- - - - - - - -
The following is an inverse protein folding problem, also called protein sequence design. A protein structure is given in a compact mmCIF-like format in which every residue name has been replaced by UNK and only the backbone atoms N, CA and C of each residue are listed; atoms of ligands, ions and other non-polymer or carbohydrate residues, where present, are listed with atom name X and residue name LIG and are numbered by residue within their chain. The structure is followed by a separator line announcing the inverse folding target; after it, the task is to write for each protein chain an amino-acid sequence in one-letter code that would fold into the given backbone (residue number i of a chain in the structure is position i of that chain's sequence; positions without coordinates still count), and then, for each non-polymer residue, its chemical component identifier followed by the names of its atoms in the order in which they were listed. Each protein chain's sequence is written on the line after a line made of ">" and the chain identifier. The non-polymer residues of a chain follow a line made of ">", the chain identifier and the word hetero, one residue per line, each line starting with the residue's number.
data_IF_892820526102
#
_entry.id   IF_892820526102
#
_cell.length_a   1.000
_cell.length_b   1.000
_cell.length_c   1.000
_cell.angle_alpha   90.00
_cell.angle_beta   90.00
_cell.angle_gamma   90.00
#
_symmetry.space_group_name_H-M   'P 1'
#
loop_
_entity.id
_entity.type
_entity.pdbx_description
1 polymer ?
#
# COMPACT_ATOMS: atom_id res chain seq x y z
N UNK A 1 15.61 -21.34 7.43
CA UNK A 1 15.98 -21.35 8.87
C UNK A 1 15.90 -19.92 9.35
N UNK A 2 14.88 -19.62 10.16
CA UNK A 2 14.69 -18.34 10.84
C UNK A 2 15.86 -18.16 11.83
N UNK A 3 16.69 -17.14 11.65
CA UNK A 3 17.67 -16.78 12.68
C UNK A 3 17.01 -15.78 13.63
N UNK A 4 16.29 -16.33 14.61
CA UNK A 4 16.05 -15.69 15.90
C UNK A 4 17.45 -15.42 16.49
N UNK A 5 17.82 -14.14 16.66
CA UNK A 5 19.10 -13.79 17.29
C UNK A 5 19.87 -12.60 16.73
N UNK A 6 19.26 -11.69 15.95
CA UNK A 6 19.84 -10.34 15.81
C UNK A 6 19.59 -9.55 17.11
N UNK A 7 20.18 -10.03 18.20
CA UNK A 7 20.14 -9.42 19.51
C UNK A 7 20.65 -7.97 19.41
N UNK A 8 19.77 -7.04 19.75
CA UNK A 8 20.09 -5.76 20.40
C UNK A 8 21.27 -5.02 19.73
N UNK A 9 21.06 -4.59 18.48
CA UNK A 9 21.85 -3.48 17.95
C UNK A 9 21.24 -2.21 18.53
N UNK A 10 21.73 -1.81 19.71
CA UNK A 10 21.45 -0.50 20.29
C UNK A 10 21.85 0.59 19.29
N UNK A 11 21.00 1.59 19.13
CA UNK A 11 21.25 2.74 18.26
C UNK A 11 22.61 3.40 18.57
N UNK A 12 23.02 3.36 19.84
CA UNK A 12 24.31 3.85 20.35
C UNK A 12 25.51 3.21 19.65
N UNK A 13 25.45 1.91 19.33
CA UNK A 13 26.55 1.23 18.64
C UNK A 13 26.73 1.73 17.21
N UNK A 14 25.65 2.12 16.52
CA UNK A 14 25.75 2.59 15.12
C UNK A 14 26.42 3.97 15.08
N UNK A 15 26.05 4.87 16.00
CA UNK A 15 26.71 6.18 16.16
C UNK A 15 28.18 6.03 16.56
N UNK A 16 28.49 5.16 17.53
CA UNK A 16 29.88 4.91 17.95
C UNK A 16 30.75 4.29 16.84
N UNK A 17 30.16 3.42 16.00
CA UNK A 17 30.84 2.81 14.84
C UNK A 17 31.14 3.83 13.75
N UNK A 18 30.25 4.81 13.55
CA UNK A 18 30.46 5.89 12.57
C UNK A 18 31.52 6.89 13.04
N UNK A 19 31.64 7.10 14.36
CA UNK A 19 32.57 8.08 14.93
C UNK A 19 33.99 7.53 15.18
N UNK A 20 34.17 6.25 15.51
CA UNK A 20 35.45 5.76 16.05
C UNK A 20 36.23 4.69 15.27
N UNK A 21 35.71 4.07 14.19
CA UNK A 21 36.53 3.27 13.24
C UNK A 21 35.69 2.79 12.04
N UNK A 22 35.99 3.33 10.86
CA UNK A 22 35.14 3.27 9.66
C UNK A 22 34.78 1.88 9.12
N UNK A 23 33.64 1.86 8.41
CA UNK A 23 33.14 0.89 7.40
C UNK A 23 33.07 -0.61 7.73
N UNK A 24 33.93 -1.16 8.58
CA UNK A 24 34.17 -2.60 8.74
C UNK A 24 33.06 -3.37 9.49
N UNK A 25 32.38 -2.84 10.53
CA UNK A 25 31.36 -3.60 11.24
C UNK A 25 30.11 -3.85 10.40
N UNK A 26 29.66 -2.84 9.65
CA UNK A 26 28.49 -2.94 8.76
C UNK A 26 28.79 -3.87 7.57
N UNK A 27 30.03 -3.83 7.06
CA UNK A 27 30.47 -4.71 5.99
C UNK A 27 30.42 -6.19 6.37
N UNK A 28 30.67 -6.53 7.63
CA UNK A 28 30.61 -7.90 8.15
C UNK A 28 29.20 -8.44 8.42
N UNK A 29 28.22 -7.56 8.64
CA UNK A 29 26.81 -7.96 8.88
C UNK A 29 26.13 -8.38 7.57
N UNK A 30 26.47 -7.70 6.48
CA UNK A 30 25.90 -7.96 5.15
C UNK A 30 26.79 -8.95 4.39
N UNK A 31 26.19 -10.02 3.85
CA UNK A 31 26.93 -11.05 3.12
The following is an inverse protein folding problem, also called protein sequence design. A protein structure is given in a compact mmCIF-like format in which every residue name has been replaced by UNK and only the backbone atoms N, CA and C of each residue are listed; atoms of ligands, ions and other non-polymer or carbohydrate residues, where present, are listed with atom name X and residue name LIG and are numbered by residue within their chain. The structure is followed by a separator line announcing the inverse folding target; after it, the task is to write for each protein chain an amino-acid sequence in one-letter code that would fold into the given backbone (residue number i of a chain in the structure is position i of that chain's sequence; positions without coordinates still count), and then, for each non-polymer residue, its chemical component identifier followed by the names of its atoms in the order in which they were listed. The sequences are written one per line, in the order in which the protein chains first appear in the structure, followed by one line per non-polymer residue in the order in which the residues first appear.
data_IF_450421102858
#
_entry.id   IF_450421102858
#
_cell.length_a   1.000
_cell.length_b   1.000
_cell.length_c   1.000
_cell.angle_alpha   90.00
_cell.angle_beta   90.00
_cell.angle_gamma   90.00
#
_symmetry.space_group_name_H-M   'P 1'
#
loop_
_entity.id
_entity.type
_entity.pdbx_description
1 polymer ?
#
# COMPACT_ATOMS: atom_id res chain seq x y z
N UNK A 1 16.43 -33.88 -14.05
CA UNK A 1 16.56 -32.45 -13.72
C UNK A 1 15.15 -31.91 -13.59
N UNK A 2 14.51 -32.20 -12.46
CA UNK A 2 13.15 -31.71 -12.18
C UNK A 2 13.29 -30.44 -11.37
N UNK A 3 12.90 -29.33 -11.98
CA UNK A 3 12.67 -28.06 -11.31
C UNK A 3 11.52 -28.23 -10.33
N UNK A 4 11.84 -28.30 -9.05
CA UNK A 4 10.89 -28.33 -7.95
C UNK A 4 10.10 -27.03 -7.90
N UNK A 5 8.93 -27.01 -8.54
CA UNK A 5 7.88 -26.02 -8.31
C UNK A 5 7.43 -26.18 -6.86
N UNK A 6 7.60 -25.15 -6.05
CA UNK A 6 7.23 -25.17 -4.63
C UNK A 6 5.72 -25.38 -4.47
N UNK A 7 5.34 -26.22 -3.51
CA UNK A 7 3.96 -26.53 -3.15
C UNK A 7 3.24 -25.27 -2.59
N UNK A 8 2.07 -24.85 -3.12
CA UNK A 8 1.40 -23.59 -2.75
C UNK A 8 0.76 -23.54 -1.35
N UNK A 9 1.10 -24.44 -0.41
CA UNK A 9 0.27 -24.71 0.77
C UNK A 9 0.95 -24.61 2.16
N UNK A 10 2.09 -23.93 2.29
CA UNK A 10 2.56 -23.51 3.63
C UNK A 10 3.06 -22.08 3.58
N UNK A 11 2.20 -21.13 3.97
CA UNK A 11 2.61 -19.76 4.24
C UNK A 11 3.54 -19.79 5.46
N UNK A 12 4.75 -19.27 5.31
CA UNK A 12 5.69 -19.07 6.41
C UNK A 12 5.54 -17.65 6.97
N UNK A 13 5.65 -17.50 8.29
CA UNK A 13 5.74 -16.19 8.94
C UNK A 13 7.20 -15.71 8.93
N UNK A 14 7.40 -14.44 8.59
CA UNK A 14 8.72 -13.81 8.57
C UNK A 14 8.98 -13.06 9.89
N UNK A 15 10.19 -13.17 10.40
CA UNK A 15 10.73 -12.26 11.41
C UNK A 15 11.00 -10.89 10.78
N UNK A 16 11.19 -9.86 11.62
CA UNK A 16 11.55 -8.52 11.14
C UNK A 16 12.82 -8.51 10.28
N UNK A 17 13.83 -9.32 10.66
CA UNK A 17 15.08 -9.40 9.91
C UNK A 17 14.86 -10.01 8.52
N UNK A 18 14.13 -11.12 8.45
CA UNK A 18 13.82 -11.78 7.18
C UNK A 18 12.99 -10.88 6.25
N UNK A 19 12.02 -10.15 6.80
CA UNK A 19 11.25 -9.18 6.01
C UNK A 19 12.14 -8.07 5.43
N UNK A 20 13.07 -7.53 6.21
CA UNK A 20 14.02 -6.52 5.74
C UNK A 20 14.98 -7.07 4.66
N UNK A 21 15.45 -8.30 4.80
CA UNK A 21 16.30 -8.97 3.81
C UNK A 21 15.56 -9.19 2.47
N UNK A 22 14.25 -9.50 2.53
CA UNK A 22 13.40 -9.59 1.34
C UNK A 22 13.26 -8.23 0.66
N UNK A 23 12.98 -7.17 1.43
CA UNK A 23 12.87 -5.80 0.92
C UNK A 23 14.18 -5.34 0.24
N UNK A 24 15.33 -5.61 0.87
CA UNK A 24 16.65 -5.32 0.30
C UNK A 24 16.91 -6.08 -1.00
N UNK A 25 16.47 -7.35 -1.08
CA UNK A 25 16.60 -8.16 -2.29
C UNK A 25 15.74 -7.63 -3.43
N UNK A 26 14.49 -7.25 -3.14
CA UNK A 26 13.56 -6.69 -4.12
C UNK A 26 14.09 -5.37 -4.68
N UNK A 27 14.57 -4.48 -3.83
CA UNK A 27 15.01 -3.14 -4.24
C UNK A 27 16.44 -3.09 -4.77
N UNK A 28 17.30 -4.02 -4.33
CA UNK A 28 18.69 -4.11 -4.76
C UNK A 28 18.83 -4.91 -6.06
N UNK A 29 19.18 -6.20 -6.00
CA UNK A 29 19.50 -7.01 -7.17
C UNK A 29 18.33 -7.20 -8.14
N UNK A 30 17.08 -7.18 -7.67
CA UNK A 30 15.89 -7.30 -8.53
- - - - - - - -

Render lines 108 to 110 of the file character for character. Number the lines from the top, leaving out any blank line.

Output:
C UNK A 29 26.13 -8.38 7.57
N UNK A 30 26.47 -7.70 6.48
CA UNK A 30 25.90 -7.96 5.15